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40 cal v 10mm

Discussion in 'Ammunition' started by The Village Idiot, Aug 17, 2008.

  1. The Village Idiot

    The Village Idiot Shooting at the big range in heaven. 1952-2009 NES Member

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    This may have been covered before but..

    If 40 cal = 10.16mm and 10mm = 39.37 cal, what is the difference between the two and why do people seem to prefer the 10mm over the 40 caliber? Is it in the loading?

    Thanks,

    Ed
     
  2. Mike-Mike

    Mike-Mike Instructor Dealer

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    The length of the cartridge. It's like a .38 and .357 mag.

    They are the same caliber one just the ability to carry more powder and higher pressures.
     
  3. The Village Idiot

    The Village Idiot Shooting at the big range in heaven. 1952-2009 NES Member

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    Makes sense.

    Thanks,

    Ed
     
  4. jar

    jar NES Member

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    The 40 is a descendant of 10mm. The 10mm auto cartridge was adopted by the FBI after the 1986 Miami shootout. The FBI decided that the recoil of full power 10mm loads was too much for many agents, so they specified a reduced load. Smith and Wesson realized that with the FBI load they didn't need the full case capacity of 10mm. They created the 40 S&W to allow them to build pistols for the FBI loading on the same frame size as 9mm, and now the 40 is far more popular.
     
  5. M1911

    M1911 Moderator

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    The shorter .40 cartridge allows for a smaller grip circumference. 10mm allows for a more powerful load if desired.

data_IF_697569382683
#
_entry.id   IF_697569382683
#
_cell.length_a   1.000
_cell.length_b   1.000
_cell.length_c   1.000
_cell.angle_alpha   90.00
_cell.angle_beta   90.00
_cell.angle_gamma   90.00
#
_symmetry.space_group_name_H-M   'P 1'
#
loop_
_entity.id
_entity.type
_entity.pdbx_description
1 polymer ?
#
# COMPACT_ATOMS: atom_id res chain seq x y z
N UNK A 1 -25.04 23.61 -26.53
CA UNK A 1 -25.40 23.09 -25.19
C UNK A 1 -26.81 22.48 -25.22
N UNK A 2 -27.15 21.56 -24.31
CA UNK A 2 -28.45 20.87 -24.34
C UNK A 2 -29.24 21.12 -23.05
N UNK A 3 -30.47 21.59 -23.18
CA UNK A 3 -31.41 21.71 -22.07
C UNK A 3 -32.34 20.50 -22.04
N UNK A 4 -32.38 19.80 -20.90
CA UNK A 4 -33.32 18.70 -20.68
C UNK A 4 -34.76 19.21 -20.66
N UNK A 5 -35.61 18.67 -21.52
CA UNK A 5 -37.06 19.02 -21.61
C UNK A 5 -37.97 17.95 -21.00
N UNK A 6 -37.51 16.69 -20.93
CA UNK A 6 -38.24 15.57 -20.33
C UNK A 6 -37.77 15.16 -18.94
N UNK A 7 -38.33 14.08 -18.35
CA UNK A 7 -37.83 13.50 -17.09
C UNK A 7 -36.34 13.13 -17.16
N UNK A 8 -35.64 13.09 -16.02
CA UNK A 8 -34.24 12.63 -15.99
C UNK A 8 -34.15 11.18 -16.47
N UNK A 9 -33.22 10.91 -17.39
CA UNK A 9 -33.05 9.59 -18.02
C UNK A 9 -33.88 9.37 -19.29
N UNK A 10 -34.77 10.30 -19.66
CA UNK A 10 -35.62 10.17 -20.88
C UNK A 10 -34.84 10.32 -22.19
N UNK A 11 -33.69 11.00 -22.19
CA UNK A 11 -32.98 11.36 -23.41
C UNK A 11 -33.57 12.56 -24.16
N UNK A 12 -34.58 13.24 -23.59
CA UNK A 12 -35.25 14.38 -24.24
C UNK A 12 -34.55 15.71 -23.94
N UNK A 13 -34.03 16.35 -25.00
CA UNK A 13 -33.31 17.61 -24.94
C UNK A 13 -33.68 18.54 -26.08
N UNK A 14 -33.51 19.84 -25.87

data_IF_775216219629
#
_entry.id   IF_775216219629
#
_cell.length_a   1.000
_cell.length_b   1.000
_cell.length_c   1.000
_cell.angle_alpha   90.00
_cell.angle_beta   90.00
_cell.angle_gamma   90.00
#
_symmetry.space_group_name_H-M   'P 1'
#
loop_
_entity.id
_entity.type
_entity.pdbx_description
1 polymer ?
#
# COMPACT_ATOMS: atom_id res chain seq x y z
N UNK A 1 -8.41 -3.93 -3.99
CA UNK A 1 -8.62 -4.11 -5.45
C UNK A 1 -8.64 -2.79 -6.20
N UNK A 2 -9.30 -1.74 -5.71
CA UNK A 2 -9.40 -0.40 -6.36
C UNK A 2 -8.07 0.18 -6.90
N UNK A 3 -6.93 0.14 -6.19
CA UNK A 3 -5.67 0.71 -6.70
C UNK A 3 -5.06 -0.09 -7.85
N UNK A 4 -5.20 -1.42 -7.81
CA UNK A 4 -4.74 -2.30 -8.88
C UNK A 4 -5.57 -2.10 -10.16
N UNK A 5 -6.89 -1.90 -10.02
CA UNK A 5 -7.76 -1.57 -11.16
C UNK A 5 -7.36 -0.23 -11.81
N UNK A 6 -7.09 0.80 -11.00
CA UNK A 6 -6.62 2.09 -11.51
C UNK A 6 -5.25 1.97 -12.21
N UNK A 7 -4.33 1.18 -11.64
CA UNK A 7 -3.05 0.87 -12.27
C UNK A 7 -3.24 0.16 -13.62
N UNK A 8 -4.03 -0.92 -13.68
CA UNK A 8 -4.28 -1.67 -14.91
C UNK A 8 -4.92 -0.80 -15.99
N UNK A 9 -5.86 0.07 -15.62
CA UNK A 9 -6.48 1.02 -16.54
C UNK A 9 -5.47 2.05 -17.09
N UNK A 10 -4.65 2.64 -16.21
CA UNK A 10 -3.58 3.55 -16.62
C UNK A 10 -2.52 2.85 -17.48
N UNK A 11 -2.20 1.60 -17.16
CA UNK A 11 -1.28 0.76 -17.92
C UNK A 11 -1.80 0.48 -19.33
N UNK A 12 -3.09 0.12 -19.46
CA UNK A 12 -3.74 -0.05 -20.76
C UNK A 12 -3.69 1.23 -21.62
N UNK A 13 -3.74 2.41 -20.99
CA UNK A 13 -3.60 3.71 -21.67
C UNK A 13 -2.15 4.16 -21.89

6. drgrant

    drgrant Moderator

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    It's all about the load. The bullets are typically the same, except for the 200 grainers, which typically are only found in 10mm Auto loadings. 10mm Auto has a longer
    case, usually thicker brass, and a large pistol primer for ignition.

    The key technical difference is that .40 S+W "roofs out" pretty quickly- there's literally not a whole hell of a lot of headroom in loading .40 S+W, especially with 180 grain bullets. In .40 S+W said bullet might be cruising around 1050 fps tops at pressure max. In 10mm auto that same bullet can be going well northward of 1200 FPS!!! [grin]

    Basically, think of .40 S+W as an intentionally crippled 10mm. It's not that it's a completely terrible cartridge, but it's WAY less versatile than 10mm Auto is, and the maximum
    power capability of the 10mm is easily an order or so of magnitude greater than .40 S+W.

    -Mike
     
    Last edited: Aug 17, 2008
  7. The Village Idiot

    The Village Idiot Shooting at the big range in heaven. 1952-2009 NES Member

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    I appreciate the answers to my questions. There is a wealth of knowledge to be tapped here on NES. A couple of goofy shits like myself, but a lot of knowledge.

    Thanks all,

    Ed
     
  8. vellnueve

    vellnueve Member

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    The bullet diameter is the same. The 40 S&W is just a shortened 10mm case.
     
  9. drgrant

    drgrant Moderator

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    True on the former, but not entirely so on the latter. The case head area of the 10mm has a slightly thicker web and it also takes a large pistol primer instead of a small one. Of course I'm being pedantic here, but this is one of the main differences between the two, and it also contributes overall to the difference in capability between the cartridges.

    -Mike
     
  10. vellnueve

    vellnueve Member

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    -1 for myself